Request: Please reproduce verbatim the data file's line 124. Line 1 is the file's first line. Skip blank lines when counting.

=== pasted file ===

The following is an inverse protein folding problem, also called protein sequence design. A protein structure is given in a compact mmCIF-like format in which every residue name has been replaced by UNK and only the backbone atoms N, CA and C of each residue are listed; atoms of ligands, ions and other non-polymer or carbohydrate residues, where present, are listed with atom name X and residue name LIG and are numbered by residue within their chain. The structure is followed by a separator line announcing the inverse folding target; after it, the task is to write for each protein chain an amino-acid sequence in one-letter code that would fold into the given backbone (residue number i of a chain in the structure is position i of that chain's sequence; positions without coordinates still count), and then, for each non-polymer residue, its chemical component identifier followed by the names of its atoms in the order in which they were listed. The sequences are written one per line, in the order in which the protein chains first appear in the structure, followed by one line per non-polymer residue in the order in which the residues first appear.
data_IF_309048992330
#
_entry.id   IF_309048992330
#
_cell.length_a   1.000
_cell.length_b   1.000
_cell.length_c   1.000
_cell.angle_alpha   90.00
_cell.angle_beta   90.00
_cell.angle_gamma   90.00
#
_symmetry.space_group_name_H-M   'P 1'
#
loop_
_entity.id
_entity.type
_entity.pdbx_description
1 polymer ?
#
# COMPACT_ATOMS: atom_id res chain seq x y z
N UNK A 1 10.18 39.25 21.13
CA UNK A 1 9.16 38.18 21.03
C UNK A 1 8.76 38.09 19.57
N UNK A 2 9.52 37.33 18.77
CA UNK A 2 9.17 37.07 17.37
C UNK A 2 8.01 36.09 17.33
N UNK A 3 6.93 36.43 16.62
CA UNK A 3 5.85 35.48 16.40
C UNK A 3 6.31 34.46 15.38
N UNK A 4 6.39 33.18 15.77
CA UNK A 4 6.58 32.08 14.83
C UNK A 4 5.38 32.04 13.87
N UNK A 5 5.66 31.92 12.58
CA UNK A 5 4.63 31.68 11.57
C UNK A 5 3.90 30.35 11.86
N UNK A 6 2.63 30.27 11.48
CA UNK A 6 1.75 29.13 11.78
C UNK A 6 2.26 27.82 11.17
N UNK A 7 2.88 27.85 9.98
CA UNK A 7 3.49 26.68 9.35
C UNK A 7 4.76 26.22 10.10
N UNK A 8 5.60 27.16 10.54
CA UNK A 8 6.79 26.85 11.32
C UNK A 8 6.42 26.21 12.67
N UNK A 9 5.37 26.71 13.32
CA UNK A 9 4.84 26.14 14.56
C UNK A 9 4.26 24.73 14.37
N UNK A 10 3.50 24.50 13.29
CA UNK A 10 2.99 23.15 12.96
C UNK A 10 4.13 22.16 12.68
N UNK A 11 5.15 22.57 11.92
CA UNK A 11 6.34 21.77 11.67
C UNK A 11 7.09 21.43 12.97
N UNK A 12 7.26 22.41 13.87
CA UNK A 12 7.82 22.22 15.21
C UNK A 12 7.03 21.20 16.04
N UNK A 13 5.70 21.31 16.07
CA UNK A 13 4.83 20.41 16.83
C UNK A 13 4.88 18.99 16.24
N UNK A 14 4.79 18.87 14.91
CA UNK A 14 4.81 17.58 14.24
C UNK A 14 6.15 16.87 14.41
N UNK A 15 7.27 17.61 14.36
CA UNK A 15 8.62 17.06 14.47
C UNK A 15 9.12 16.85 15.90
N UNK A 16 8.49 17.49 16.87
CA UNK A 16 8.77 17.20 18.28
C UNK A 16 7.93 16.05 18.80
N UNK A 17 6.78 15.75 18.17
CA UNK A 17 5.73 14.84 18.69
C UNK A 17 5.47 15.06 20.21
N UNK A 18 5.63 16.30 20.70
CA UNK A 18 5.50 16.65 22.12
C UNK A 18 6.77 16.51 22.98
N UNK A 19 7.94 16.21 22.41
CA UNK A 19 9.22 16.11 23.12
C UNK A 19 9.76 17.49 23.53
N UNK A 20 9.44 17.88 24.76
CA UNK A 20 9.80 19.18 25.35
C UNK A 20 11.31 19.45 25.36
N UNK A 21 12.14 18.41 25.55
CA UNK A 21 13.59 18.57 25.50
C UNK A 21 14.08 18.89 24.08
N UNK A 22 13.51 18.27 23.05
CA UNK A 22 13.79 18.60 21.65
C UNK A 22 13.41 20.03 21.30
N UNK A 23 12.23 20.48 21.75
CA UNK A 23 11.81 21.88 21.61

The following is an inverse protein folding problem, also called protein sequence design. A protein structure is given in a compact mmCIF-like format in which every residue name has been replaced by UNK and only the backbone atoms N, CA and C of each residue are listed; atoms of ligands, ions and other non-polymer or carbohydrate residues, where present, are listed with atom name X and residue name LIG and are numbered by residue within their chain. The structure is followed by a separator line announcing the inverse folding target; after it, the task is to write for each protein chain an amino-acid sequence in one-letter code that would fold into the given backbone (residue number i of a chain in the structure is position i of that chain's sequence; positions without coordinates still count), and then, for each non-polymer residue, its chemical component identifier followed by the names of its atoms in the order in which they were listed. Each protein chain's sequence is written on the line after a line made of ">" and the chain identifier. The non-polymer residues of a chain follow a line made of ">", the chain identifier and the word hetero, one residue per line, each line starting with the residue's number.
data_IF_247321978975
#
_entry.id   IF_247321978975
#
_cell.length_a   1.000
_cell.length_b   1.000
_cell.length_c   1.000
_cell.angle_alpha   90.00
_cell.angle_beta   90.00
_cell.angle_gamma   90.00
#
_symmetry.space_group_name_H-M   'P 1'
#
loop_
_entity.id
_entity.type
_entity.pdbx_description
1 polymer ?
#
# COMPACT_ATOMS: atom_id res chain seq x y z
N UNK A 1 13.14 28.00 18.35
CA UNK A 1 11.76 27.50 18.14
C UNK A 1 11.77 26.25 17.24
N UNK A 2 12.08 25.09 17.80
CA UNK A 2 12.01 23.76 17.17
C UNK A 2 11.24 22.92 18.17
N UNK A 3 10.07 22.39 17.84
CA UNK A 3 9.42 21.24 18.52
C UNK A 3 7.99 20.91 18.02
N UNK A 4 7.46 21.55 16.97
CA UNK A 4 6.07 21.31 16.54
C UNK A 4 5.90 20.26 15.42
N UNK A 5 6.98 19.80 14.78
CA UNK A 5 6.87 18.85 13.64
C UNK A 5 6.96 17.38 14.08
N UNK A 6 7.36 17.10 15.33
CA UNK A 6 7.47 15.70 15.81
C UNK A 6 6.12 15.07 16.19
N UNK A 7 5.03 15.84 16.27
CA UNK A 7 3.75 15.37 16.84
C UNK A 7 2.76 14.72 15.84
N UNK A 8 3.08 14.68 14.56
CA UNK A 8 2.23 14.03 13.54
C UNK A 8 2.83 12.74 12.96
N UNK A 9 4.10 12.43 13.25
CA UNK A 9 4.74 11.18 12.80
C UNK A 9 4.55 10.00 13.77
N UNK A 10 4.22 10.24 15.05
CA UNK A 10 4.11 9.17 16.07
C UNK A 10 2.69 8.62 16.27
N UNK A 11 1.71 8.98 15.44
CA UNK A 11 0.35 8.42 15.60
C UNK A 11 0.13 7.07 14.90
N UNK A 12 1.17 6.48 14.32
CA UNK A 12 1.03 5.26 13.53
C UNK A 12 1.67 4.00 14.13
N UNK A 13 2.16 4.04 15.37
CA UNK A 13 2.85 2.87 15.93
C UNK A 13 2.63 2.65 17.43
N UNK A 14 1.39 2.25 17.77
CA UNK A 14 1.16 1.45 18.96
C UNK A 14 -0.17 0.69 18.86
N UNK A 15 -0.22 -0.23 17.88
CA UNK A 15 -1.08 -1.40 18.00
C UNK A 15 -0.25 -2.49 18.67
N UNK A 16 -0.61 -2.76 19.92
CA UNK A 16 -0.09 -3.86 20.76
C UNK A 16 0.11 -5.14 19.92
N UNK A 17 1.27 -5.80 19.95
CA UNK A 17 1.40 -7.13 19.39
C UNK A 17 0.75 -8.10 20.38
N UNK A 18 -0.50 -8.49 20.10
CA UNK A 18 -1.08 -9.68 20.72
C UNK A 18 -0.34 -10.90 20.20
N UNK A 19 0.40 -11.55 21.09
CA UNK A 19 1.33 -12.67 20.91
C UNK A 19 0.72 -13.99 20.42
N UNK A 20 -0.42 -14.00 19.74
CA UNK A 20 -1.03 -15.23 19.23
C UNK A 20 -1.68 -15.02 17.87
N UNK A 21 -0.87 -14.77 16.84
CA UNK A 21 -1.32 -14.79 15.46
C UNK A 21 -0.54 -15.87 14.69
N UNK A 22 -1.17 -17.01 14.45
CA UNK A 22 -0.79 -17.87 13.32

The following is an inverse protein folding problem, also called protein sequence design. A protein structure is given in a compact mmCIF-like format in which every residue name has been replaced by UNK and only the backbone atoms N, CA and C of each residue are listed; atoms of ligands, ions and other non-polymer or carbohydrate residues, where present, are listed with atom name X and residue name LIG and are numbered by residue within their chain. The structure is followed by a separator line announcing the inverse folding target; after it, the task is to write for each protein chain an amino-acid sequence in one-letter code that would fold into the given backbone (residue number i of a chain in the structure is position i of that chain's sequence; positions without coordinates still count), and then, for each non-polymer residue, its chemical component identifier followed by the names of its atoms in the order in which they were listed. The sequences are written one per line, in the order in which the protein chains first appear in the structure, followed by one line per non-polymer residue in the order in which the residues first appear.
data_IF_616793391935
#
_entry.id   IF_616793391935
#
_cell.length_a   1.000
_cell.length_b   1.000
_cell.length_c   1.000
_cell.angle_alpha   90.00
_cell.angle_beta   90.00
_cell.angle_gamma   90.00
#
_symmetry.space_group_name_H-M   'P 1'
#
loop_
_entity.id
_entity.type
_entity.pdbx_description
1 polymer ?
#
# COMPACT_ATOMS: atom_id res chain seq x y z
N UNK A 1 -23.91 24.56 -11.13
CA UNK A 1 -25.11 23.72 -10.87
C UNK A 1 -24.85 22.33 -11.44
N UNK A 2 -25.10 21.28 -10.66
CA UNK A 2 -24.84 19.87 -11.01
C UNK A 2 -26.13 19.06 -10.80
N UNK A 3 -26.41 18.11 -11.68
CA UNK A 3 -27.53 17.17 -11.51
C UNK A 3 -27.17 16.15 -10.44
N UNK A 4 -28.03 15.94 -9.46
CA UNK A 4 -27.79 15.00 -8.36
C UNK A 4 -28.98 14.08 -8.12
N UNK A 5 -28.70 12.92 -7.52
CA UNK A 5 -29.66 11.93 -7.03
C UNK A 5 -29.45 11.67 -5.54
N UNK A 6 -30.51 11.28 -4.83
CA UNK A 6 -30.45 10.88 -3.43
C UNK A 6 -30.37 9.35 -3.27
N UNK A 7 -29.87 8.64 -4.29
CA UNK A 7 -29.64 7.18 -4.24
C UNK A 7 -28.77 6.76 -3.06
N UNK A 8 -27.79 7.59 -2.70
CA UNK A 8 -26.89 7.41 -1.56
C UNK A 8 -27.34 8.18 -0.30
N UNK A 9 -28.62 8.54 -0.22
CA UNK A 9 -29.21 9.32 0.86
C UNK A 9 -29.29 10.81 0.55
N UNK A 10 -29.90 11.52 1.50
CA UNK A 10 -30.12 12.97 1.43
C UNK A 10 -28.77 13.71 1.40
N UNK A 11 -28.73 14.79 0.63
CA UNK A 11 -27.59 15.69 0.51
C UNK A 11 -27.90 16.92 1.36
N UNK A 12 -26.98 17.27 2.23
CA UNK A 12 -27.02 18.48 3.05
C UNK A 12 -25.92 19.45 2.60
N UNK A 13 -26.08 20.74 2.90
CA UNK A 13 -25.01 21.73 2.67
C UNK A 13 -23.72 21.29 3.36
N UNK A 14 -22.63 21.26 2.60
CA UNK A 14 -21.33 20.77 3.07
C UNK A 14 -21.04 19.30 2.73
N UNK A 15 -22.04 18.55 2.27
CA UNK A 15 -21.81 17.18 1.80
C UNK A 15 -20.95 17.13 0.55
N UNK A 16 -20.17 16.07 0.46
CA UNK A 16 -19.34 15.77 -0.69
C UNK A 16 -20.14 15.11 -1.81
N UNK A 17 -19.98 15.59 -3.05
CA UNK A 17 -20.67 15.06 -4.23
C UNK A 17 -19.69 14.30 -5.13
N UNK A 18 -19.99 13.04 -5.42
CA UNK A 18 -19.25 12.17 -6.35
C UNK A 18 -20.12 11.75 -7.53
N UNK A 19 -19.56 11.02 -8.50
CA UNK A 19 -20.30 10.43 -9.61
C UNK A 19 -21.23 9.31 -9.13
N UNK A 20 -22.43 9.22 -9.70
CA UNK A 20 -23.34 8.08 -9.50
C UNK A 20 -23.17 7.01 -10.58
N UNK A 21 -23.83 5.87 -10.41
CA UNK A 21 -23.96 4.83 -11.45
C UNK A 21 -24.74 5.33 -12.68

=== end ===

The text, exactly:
CA UNK A 5 6.87 18.85 13.64